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In a pair of stories airing today on American Public Media’s Marketplace, we address food waste in Senegal and California. But how much food do we really waste? And why does it matter?
It’s extremely difficult to accurately calculate food waste. You’ve got the waste at the farm, waste during processing, waste during transportation, waste during distribution and waste by consumers. And what counts as waste? Does it include stems or leaves that we could eat but often toss out? Does it include crops that die before harvest? Does it include the extra calories we consume that we don’t need?
So, as you might expect, estimates of food waste are wide ranging. The Natural Resources Defense Council recently put out a report claiming that 40 percent of America’s food goes uneaten. By its calculations, a family of four will throw away up to $2,275 worth of food a year. That’s a lot of spoiled peaches and leftover enchiladas.
The council’s estimate is higher than other numbers out there. In an often-cited study [PDF] from 1995, the U.S. Department of Agriculture calculated that about 27 percent of edible food gets tossed in the trash by stores, restaurants and consumers.
Global numbers are equally difficult to pin down. The U.N. estimates [PDF] about a third of all the food produced for people is wasted. That’s 1.3 billion tons of food a year. It found that in high-income countries, much of the food is tossed out once it gets to consumers – when we go out to dinner and don’t finish our plate or when we buy too much lettuce and let it get slimy in the fridge. In poorer countries, food is wasted earlier in the supply chain – on farms and during transportation to market.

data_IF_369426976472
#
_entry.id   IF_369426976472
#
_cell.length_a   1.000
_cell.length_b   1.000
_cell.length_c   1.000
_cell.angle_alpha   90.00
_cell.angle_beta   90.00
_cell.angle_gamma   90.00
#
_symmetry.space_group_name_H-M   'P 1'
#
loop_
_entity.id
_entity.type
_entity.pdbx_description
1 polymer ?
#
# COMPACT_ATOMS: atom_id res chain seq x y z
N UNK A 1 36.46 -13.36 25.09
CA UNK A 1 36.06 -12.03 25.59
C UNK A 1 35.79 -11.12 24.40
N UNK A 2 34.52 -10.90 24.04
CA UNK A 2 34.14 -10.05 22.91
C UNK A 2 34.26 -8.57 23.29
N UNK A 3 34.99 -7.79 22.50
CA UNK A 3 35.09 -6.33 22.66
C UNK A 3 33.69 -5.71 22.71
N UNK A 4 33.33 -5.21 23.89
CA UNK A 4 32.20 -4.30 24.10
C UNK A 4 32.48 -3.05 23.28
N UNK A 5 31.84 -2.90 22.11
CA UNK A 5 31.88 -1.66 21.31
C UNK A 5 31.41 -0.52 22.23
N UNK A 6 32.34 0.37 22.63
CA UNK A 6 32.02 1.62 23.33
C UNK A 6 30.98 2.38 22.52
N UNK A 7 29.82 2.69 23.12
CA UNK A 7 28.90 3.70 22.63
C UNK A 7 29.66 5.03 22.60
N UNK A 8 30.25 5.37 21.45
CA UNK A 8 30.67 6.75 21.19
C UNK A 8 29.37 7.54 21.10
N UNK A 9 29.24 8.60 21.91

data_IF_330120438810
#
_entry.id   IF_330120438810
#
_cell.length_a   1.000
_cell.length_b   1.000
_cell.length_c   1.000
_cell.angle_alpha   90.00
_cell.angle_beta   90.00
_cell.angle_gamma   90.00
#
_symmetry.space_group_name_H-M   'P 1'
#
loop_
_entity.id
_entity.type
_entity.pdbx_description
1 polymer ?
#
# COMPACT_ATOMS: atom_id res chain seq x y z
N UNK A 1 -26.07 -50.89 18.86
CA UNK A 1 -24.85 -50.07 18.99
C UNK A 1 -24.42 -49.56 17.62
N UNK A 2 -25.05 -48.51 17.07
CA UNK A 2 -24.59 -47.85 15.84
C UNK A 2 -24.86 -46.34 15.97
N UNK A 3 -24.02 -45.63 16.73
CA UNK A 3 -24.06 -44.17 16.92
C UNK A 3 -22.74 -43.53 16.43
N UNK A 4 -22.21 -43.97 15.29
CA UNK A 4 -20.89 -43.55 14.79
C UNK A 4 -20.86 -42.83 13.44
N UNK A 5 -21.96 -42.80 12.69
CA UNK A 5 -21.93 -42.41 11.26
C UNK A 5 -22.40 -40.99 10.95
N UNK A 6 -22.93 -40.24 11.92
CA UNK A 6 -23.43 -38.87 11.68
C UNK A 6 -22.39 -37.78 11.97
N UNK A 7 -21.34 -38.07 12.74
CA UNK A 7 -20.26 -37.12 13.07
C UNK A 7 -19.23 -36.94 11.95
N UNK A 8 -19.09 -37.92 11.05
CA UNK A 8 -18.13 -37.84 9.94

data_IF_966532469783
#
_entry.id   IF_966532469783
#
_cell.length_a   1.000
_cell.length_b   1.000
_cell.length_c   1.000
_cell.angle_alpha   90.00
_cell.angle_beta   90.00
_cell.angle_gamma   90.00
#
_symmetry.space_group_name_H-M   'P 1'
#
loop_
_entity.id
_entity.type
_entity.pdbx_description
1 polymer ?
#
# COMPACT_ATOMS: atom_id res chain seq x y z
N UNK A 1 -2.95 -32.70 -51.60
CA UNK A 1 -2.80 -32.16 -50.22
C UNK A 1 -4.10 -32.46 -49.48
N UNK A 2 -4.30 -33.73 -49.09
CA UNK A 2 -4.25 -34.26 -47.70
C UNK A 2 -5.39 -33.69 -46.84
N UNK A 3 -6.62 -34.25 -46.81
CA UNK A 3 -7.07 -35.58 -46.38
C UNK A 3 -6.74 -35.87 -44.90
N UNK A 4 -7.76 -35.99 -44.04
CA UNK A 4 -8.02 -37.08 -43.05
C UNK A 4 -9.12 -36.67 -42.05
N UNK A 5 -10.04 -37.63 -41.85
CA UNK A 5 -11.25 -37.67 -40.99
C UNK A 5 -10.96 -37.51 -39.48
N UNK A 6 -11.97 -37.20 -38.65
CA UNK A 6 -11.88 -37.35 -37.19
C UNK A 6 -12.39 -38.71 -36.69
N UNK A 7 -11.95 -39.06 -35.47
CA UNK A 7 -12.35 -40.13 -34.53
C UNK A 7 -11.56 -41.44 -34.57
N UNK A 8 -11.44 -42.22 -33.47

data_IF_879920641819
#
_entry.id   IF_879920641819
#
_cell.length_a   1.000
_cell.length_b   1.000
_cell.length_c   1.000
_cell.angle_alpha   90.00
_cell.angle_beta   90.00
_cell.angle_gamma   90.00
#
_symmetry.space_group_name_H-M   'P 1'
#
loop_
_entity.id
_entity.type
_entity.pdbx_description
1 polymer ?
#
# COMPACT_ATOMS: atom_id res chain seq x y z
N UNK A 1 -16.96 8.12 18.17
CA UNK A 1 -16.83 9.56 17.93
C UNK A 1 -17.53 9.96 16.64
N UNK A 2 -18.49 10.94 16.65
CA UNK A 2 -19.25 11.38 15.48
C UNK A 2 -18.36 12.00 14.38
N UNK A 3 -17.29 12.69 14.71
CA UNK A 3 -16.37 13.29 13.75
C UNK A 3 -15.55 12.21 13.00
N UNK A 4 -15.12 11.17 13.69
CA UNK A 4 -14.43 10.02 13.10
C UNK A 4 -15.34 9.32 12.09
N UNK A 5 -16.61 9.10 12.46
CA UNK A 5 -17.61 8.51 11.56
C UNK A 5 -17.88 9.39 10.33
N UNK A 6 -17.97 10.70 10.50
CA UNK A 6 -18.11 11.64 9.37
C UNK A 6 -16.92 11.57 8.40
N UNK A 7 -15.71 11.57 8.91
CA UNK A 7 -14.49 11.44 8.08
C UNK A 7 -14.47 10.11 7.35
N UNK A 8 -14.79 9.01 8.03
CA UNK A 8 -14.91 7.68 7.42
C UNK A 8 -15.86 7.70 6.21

The accuracy of all of these numbers is debatable. I spoke to Michigan State University professor Tom Reardon, who has studied the food supply chain in large Asian cities. He doesn’t come close to finding the amount of waste that many of these international studies claim. He thinks waste in these areas is closer to 6 to 7 percent. No farmer, he says, can afford to let a large part of his or her crop be ruined before it gets to market. Reardon also has found waste numbers have improved as roads get better, producers have more access to mobile phones and the food market consolidates.
So will a reduction in food waste really help us feed the world population of 9 billion expected by 2050? It’ll definitely help.
In some parts of the world, like here in the U.S., we buy and throw out more food than we need. At the same time, others here are going hungry. In other parts of the world, it’s possible that food waste isn’t the problem it’s made out to be. But still, less food in the trash means more land, water and resources can be used to feed more people.